Thursday, December 29, 2011

Feature and Follow Friday 12/30

Feature & Follow Friday is hosted by Parajunkee's View and Alison Can Read. It's a fun way to gain followers and meet other bloggers.
This week:
Question of the Week: The New Year is here -- and everyone wants to know your New Years Blogging Resolution! What are you going to try to revise, revamp and redo for 2012 on your blog?
A. I really love this question because I've been thinking about this a lot lately. I have been very fortunate to have a steady (overflowing) stream of review requests. While I enjoy reading these books, I have had a hard time keeping up with all the requests and still finding time to focus on my main goal: writing my novel.
I know I'm not the only blogger/writer out there. There are tons of us. It's a natural progression from voracious book reader to aspiring writer. The problem occurs when my free time is factored in. I have about 3-4 hours after my kids have gone to bed to read/write/blog/social network/think about doing housework but never actually do it. And that's if I'm staying up waaaay later than I should be. When I've told someone that I will review their book I feel like that takes priority. Which means writing doesn't always happen for me.
So finally to my Resolution: Accept fewer requests (ouch...this is hurting already), have a wider variety of posts on the blog, and *stands proud, gazing into the distance* write my novel.
Any other writers out there struggling to find that perfect balance?

Wednesday, December 28, 2011

Giveaway and Interview: James A. West, author of The God King

About the Author:
When James was thirteen years old he read The Talisman, by Stephen King, and a seed of an idea was planted that someday he, too, wanted to create different worlds and realities. After a stint in the US Army, a year as a long-haul truck driver, and a couple as a log home builder, he enrolled at the University of Montana. There, he majored in Psychology and, by chance, took a creative writing course that allowed him to revisit that idea of writing. Words started to flow, and worlds were born. After college, he started a small woodworking business with the express purpose of using it to fund his writing journey. James lives in Montana with his wife and his bodyguard, a Mini-Schnauzer named Jonesy.

My Tower of Books: I am excited to have the author of The God King, James West here on my blog today! I'm only about halfway through his book right now (review to come, of course), but I can already tell you it's amazing. He is a great writer, and I will be looking for more of his books in the future.
Moving on :-) James has been so kind as to answer a few questions. So, here we go!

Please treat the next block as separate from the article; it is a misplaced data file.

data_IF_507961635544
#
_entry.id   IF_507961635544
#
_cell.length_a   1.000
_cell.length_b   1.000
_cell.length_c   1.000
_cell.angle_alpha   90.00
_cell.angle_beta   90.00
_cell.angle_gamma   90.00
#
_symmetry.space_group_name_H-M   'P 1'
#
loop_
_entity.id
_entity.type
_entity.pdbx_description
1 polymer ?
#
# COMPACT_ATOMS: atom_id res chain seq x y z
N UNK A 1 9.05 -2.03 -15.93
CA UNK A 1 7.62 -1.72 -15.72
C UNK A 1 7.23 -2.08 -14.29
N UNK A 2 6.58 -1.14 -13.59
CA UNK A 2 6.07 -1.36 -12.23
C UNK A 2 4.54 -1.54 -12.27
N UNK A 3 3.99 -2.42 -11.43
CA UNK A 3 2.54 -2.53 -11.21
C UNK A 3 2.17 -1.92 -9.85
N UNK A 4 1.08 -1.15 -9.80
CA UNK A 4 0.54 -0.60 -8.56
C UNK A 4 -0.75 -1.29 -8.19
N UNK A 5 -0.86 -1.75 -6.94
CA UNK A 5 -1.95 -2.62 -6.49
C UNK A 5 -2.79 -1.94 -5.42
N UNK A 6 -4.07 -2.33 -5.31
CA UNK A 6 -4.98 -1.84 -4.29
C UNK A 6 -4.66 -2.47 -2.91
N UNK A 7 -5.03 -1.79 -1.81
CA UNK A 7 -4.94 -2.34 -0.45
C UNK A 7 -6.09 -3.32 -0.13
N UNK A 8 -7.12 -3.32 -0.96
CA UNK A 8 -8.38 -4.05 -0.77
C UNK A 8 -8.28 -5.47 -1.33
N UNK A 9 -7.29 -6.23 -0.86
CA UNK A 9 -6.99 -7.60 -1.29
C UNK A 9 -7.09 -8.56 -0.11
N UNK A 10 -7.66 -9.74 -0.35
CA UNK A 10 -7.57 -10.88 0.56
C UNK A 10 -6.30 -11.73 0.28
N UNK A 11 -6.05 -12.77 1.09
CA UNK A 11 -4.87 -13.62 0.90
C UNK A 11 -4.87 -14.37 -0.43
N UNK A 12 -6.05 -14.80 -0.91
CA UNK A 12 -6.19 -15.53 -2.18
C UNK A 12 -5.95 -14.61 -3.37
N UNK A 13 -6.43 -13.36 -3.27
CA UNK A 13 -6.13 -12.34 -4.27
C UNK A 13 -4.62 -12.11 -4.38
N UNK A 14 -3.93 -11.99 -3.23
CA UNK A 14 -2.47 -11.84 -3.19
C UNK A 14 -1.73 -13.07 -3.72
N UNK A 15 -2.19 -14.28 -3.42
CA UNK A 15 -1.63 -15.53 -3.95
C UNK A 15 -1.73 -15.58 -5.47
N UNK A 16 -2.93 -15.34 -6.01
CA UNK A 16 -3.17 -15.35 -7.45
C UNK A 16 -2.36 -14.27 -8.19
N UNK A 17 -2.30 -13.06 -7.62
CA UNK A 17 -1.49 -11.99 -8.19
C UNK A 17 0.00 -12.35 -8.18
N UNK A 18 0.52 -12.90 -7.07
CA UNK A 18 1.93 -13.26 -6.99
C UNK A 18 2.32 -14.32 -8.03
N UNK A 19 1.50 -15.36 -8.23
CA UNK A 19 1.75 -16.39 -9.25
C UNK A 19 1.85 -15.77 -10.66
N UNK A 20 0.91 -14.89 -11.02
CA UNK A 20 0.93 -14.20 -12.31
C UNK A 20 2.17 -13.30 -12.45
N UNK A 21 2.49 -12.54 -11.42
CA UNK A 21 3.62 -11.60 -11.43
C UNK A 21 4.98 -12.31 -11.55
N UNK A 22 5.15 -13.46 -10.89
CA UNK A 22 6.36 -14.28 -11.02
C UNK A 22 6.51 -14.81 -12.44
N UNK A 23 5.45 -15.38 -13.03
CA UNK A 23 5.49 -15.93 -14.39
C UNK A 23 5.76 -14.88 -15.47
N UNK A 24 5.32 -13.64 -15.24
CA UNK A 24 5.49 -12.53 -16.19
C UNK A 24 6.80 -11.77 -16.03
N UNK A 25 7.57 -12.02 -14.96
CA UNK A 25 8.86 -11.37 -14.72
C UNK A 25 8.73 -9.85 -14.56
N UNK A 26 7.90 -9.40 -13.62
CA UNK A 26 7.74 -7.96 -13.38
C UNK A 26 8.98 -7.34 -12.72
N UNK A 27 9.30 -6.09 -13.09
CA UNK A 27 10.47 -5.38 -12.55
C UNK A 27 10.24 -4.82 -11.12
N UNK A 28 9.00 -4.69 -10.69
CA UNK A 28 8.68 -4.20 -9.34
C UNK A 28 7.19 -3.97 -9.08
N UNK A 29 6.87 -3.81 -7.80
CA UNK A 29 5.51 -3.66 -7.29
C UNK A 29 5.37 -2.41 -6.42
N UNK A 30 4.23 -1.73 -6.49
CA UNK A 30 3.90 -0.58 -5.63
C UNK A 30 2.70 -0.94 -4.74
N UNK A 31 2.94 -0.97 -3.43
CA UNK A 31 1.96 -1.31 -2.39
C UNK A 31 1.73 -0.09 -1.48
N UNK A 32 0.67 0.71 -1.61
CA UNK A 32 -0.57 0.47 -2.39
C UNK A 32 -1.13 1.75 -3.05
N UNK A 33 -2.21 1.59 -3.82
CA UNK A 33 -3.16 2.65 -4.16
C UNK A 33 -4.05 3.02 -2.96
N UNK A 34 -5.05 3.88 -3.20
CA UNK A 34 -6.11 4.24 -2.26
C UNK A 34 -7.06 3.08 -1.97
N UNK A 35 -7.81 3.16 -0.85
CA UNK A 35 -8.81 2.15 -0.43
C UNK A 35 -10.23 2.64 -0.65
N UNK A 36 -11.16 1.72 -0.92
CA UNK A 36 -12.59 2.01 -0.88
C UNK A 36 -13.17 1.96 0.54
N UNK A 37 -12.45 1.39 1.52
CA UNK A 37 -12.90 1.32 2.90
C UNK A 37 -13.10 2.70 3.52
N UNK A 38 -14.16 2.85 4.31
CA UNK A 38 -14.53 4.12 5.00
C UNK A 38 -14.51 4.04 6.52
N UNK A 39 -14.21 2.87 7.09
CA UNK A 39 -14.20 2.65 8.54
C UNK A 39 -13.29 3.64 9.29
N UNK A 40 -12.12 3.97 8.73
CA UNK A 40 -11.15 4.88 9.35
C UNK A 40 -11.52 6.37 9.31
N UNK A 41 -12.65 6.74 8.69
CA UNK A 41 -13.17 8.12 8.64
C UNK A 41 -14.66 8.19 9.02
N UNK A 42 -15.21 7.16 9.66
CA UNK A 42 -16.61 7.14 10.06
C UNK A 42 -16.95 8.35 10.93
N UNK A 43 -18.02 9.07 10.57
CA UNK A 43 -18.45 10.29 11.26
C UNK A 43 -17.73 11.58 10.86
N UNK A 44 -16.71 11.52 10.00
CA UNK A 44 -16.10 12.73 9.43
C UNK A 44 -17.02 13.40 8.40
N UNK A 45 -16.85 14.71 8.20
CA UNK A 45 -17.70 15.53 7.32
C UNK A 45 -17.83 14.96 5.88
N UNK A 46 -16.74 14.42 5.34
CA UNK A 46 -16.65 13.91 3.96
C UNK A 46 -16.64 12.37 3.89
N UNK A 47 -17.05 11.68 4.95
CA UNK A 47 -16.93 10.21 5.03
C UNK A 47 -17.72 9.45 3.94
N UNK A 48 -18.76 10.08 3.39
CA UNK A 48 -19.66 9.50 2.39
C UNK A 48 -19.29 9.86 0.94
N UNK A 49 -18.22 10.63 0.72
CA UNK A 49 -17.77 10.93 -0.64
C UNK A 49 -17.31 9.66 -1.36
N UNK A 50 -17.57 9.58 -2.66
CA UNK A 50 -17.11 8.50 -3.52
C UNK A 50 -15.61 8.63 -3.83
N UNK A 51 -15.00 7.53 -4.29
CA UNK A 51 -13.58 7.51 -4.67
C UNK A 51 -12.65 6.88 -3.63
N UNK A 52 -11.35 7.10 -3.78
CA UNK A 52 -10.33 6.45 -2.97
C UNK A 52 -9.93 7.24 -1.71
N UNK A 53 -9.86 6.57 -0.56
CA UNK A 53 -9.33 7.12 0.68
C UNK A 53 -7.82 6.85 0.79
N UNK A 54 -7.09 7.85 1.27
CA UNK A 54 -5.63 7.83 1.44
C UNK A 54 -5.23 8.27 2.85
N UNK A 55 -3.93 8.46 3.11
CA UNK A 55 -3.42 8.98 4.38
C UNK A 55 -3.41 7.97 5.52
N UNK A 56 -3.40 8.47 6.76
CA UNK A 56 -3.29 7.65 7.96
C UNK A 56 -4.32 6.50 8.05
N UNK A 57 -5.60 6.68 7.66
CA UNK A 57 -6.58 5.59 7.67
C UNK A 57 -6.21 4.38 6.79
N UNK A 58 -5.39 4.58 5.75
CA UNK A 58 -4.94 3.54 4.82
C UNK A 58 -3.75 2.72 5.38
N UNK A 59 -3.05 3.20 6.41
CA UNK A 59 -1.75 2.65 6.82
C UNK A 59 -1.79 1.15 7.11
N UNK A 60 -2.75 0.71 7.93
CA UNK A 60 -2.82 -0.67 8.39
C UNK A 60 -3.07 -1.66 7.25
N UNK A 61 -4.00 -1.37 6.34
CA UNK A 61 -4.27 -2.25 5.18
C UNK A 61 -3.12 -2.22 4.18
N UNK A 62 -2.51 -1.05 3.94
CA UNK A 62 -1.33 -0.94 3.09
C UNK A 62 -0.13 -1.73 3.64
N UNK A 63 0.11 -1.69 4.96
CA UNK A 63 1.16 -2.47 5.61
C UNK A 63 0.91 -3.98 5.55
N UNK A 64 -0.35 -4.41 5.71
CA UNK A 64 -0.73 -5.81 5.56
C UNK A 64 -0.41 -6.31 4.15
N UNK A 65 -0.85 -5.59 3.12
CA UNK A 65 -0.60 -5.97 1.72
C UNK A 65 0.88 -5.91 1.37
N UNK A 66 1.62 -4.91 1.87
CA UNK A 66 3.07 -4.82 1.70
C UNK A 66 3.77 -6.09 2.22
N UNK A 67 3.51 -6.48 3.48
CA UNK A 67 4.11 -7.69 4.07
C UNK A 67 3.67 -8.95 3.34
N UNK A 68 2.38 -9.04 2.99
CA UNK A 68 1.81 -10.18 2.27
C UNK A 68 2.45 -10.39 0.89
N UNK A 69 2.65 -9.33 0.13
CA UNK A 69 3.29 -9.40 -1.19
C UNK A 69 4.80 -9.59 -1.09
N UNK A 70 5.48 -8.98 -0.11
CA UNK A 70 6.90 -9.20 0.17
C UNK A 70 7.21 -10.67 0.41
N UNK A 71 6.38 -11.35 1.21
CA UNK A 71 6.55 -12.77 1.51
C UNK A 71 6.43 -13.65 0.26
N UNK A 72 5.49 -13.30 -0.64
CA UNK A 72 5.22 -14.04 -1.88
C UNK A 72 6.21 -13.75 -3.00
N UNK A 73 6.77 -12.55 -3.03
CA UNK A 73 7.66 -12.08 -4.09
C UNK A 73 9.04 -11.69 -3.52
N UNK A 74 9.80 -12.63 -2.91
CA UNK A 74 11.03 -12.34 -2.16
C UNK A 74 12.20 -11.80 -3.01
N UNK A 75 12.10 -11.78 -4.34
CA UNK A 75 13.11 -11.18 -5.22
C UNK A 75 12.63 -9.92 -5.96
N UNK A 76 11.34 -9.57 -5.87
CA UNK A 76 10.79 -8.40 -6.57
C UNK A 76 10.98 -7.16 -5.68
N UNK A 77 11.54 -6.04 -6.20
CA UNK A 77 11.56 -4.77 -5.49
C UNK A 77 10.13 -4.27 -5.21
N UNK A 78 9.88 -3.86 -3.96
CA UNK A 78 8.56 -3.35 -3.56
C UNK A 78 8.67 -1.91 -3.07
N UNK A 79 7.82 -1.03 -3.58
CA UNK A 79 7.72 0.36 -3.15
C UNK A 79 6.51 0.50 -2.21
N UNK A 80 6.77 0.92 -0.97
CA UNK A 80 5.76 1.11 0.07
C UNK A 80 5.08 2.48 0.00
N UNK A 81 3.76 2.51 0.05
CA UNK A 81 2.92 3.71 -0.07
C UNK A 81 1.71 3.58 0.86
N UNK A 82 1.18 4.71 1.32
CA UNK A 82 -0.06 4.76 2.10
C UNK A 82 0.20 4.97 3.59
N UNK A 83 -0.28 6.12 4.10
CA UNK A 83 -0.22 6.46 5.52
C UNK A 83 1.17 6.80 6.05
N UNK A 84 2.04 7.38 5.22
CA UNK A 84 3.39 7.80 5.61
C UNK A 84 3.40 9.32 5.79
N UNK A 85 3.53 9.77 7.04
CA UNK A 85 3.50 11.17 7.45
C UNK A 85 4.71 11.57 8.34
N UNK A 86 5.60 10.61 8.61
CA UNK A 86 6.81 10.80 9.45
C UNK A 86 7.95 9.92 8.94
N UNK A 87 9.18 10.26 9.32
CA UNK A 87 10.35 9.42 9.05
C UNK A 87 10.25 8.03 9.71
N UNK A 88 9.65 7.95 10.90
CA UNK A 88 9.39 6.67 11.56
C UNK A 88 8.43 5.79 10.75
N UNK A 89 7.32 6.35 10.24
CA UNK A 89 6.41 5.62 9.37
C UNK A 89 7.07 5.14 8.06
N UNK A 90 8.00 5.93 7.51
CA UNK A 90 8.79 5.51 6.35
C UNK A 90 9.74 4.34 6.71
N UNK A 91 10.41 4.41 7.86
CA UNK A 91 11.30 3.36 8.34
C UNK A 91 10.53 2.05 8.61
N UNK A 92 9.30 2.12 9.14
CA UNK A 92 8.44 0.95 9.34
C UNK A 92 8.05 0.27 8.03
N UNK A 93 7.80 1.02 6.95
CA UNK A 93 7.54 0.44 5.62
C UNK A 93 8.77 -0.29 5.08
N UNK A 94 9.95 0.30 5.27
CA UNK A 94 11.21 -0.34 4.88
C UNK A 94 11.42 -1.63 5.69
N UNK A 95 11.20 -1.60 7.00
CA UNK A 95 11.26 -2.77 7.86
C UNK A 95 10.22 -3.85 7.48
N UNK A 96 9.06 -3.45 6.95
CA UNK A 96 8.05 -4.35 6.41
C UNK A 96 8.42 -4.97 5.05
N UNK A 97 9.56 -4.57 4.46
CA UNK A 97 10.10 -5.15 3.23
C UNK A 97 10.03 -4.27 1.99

First off, how many story ideas do you have bouncing around in your head right now?
James West: Let me start by saying that I am extremely grateful to you for setting up this interview, and that your questions are awesome!

Now, as for number of story ideas in my head, the short answer is too many. For as long as I can remember, “what if” ideas just pop into my head without any conscious effort. When I begin a new project, I have to force myself to disregard most ideas, which keeps my writing from jumping
all over the place. When a given project is done, I let the ideas flow again. Luckily, they always do. I guess you could say I listen to the voices inside my head!
My Tower of Books: What sort of things inspire you? Music, nature, reading, life in general?
James West: Life, historical or present, is my go-to motivation. One thing I have learned through studying history and observing present life is that humanity, given enough time, always seems to come back around to the same kind of actions. The technology might change, but our motivations really don’t seem to. Music is an interesting choice, as well, because I use it as both a tool and inspiration. It allows me to capture a given mood, which I then transfer to my writing.

MToB: Is Fantasy the genre you read most often? What are you reading right now?
James: While I predominately write fantasy, I rarely read it. When I first started writing in earnest—and I suppose it probably holds true even now—one bit of advice was to read the genre in which you wrote. In following that, I felt that my creativity was stifled, and I inevitably ended up with a variation on a theme.

As to what I am reading now, suffice it to say with the advent of the eReader, I have started reading genres I never would have considered before. While I still enjoy a lot of my favorite bestsellers, I really like indie authors, because in them I feel that the reader has a better chance of being exposed to unique perspectives.
MToB: When did you realize that writing was not just something you wanted to do, but something you were good at?